Skip to main content

Scientists Tickle Rats to Help Make Better Antidepressants

How could you be sad while tickle-fighting a rat?


Whether or not animals have a sense of humor has been investigated in many ways over the years, but one of the most adorable has to be in Jaak Panksepp and Jeffrey Burgdorf’s experiments in tickling rats. Now, their work in adorable rodent tickle fights is helping to craft new “laughing pill” antidepressants.

The experiments stretch all the way back to 1997, when Panksepp entered his laboratory at Bowling Green State University in Ohio to say to then-undergraduate Burgdorf, “Let’s go tickle some rats.” With a plan much too cute to resist, they proceeded to try to find a way to tell if their rats’ vocalizations while being poked in the belly could be verified as laughter.

Indeed, it turned out the rats had a sense of humor (which we already know from Splinter “making a funny” at the end of Ninja Turtles, but whatever), or at least they enjoyed being tickled. The researchers found that the sound the rats made during tickling was a 50 kilohertz chirping sound that the rats were only known to make during pleasurable experiences.

It was also the same sound that the rats made during playful roughhousing, so now you can feel free to imagine rats staging their own, scientist-free tickle fights, which is even more adorable. Also, like humans, the rats don’t want to feel as though they’re being bullied like when someone tickles you to the “I can’t breathe enough air to tell you I can’t breathe” point. When roughhousing with a larger rat, the smaller one’s chirps move out of the “pleasurable” range.

With the tickle-based knowledge that these sounds only happen when the rats are having fun, Burgdorf has continued his work in proving that the rats chirp happily when the pleasure centers of their brain are stimulated. Now, he and his colleagues are testing new antidepressant “laughing pills” to see if they can get the rats to laugh.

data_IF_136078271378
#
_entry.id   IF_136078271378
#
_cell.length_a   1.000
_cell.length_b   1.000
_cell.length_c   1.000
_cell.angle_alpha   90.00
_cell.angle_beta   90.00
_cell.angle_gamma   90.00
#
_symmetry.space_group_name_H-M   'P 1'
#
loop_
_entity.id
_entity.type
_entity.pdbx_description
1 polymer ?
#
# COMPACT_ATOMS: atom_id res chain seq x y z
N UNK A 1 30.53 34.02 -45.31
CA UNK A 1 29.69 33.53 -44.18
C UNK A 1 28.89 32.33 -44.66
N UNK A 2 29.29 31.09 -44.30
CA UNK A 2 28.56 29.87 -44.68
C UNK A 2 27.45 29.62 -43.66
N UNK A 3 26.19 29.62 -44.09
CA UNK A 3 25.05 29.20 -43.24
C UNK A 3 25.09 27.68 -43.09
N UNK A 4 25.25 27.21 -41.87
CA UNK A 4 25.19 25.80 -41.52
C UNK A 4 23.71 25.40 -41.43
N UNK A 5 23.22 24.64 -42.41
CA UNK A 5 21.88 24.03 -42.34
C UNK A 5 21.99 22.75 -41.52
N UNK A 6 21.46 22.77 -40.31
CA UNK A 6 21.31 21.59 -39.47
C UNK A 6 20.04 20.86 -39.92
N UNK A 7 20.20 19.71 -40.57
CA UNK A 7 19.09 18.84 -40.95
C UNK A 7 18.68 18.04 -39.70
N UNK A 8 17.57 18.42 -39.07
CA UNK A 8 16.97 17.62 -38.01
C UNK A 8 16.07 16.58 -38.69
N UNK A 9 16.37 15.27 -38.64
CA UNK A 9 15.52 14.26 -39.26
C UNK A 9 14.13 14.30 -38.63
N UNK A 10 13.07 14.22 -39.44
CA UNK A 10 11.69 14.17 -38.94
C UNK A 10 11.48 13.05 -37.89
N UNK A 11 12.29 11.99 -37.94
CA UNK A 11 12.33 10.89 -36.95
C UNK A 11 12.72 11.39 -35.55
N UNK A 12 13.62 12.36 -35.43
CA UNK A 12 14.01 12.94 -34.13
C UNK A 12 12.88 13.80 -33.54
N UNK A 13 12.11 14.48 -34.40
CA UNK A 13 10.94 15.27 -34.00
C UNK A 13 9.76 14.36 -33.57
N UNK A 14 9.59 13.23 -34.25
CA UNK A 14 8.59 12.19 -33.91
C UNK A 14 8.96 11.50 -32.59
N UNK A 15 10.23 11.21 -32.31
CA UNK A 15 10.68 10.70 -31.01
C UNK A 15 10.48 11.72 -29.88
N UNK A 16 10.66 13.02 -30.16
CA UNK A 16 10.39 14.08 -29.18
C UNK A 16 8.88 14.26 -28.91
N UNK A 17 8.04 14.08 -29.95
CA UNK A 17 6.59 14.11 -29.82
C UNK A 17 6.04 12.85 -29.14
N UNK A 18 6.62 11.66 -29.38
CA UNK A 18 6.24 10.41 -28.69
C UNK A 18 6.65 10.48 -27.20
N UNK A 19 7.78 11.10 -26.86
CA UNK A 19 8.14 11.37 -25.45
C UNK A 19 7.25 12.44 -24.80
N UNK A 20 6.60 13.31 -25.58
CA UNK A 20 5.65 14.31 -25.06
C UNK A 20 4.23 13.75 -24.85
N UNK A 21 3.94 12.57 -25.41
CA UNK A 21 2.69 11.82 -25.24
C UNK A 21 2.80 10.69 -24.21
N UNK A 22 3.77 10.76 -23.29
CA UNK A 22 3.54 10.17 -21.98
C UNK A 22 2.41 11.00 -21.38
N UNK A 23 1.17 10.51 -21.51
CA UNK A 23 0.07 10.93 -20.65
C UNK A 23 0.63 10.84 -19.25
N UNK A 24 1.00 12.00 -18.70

If it works, they’ll be able to move into human trials, and rat tickling will have made the world a happier place. Well, a happier place than it already was when people started tickling rats, because how can that not put a smile on your face?

(via New Scientist, image via Clair Graubner)

Meanwhile in related links

Have a tip we should know? [email protected]

Filed Under:

Follow The Mary Sue:

Dan Van Winkle (he) is an editor and manager who has been working in digital media since 2013, first at now-defunct Geekosystem (RIP), and then at The Mary Sue starting in 2014, specializing in gaming, science, and technology. Outside of his professional experience, he has been active in video game modding and development as a hobby for many years. He lives in North Carolina with Lisa Brown (his wife) and Liz Lemon (their dog), both of whom are the best, and you will regret challenging him at Smash Bros.